They are incredibly cognizant of fertilizer and chemical use and the environment -- In a daily, real, practical way. I watched Kelly dismount from a tractor to save a worm. They didn’t develop the crevice garden spot for some years because it was erstwhile a favorite nesting zone for killdeer, for whom Kelly and Sue chased away hawks and coyotes during several springs, until their dogs took over watch and starting chasing off predators on their own volition. A pair of ducks comes in an out of their small ponds all day.



By day, there is a cacophony of redwing blackbirds in the next-door wetland, and by night, a chorus of frogs.



This is a magical place.

Here is a new thing we're trying in this crevice garden. It's inspired by Cam, a friend of Paul's I recently met in Victoria. Cam is overwintering winter-wet sensitive succulents (like my heartthrob Aloinopsis) by tucking them into tiny overhangs. So, Paul and I engineered some overhangs- the lower stones are tapered so that their points support the rock above but provide a planting pocket in between them. The "roof" rocks above are wider so their rims catch the rain. We are excited to see how it works; we've designed little overhangs all over the garden facing different aspects.


With the Crevice Garden half-built, we will be having our workshop today where folks are coming from as far as Victoria, BC, and Oregon to learn about building a crevice garden. The workshop filled online in an hour and a half. These folks are going to be keen learners!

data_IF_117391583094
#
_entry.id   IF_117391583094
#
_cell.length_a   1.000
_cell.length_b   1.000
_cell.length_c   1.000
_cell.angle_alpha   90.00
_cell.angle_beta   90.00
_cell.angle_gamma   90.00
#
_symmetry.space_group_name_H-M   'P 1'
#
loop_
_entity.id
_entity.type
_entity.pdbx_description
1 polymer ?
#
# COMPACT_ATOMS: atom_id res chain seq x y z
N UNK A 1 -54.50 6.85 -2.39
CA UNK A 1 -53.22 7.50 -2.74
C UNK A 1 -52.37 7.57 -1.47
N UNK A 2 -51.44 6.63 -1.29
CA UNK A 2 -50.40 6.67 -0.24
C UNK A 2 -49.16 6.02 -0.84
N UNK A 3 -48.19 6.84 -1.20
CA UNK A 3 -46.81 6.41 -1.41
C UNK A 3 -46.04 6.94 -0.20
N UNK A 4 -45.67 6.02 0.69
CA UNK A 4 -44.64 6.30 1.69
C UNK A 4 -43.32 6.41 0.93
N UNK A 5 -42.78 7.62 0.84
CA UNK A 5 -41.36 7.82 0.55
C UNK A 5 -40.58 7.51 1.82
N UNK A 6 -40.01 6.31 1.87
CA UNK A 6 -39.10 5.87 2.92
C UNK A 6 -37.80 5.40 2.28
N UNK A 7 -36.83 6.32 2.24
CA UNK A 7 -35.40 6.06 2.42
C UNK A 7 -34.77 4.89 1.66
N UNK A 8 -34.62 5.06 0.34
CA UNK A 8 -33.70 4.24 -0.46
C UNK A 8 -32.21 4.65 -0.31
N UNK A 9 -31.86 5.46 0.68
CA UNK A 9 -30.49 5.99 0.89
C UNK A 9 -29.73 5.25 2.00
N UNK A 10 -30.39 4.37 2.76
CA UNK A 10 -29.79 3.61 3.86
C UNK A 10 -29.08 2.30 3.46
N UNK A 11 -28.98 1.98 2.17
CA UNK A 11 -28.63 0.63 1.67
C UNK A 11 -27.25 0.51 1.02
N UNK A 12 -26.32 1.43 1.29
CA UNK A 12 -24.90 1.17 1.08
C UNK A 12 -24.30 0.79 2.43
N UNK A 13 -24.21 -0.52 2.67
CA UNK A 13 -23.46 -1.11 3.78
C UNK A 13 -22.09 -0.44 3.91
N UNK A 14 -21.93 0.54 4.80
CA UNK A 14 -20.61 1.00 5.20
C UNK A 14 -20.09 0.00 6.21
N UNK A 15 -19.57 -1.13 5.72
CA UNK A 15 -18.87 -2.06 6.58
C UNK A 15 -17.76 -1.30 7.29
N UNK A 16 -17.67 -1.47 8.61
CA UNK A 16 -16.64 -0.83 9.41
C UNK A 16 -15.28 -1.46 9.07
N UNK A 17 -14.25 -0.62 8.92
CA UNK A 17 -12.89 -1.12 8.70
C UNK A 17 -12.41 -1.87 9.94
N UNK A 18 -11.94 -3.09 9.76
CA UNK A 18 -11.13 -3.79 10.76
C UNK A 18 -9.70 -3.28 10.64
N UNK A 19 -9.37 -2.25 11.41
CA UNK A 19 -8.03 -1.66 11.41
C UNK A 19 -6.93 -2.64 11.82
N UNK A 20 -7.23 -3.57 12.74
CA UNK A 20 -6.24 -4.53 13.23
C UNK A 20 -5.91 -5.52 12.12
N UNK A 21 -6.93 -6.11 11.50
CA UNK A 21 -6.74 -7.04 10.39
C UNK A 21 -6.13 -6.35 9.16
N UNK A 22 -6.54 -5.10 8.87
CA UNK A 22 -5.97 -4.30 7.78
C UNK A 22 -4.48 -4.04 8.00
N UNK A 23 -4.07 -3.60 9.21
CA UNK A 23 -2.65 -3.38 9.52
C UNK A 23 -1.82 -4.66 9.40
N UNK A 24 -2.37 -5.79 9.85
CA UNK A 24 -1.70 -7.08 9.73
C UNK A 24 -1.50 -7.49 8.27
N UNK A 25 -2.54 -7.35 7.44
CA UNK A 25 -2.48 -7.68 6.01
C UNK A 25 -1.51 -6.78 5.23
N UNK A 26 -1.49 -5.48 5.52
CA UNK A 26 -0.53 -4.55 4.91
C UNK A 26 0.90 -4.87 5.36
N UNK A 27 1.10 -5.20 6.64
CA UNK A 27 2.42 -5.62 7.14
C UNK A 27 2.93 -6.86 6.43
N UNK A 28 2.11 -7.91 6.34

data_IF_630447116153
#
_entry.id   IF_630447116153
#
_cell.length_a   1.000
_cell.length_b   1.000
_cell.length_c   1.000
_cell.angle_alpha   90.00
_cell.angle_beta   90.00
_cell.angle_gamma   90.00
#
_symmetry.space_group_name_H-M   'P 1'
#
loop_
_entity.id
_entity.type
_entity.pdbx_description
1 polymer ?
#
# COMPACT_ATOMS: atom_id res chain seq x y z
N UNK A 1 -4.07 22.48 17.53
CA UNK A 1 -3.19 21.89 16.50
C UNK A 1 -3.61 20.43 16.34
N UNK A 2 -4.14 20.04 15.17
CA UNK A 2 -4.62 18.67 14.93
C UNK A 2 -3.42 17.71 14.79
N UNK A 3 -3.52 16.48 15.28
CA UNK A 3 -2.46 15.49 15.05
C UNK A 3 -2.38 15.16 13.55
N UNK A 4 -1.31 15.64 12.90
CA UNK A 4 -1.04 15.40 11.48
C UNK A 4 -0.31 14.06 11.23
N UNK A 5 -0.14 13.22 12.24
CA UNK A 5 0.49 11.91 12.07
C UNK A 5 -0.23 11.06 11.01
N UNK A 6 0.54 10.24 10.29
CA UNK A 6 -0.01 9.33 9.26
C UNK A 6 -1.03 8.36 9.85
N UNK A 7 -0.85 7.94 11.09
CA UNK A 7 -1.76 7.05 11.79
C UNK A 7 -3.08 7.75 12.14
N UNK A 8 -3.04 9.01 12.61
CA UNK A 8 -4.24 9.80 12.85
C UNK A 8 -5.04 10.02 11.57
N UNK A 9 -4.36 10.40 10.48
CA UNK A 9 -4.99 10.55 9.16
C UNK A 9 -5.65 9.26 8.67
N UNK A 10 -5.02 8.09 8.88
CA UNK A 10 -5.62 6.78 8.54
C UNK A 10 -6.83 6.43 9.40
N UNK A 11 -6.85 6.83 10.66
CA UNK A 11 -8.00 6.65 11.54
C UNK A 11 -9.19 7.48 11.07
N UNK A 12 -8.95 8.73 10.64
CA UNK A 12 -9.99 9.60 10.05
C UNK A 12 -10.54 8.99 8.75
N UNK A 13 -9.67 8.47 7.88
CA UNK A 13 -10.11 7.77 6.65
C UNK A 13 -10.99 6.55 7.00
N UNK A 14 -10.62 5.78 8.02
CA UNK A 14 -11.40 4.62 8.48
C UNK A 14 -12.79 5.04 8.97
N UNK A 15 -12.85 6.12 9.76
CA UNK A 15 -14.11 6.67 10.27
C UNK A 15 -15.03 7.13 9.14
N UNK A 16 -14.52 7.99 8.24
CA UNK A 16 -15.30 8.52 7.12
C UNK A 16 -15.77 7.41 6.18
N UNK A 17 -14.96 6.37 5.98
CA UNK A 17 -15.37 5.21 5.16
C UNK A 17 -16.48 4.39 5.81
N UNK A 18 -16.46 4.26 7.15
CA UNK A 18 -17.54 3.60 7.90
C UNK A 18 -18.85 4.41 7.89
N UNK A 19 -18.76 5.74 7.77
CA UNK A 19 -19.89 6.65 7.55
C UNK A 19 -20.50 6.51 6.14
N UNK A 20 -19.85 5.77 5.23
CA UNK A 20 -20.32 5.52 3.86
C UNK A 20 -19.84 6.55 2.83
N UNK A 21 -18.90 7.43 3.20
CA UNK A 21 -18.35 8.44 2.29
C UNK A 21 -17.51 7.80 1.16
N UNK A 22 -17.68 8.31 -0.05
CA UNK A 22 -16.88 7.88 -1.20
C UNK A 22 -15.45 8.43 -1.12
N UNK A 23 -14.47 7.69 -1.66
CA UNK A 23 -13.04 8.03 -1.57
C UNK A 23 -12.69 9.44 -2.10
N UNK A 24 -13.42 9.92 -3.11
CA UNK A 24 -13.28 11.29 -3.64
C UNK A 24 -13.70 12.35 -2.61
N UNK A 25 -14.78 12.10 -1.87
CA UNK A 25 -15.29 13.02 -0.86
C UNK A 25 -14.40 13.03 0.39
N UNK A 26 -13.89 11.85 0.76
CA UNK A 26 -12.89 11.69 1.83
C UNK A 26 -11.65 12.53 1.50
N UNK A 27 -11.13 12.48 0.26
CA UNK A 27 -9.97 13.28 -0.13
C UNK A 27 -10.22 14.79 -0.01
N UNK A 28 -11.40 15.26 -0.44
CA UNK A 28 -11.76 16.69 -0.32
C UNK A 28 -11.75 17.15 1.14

Sue and Kelly have spoiled the crap out of us and made us feel like family. They are obviously lovers of people, too, for their staff often eats together in the shade house. They also know the customers so well- their lives and histories and gardens.

Unusually, they also have volunteers, and have done for years, in addition to staff, because its such an enriching environment with such a real, meaningful mission. 

You may croon for the satiny petals of Olsynium (Sisyrinchium) douglasii, but did you know there were clown striped forms? Gush.  Note how all their pots are topdressed with Hazelnut shells which suppress weeds, moss, and liverworts. Brilliant.

One morning we heard heavy metal music blaring from the office. We were told that Kelly must be writing plant descriptions. If you've read them this will make sense to you.


I get to be here until Tuesday, pushing stones under an unusually clear sky (for spring in the Pacific Northwest).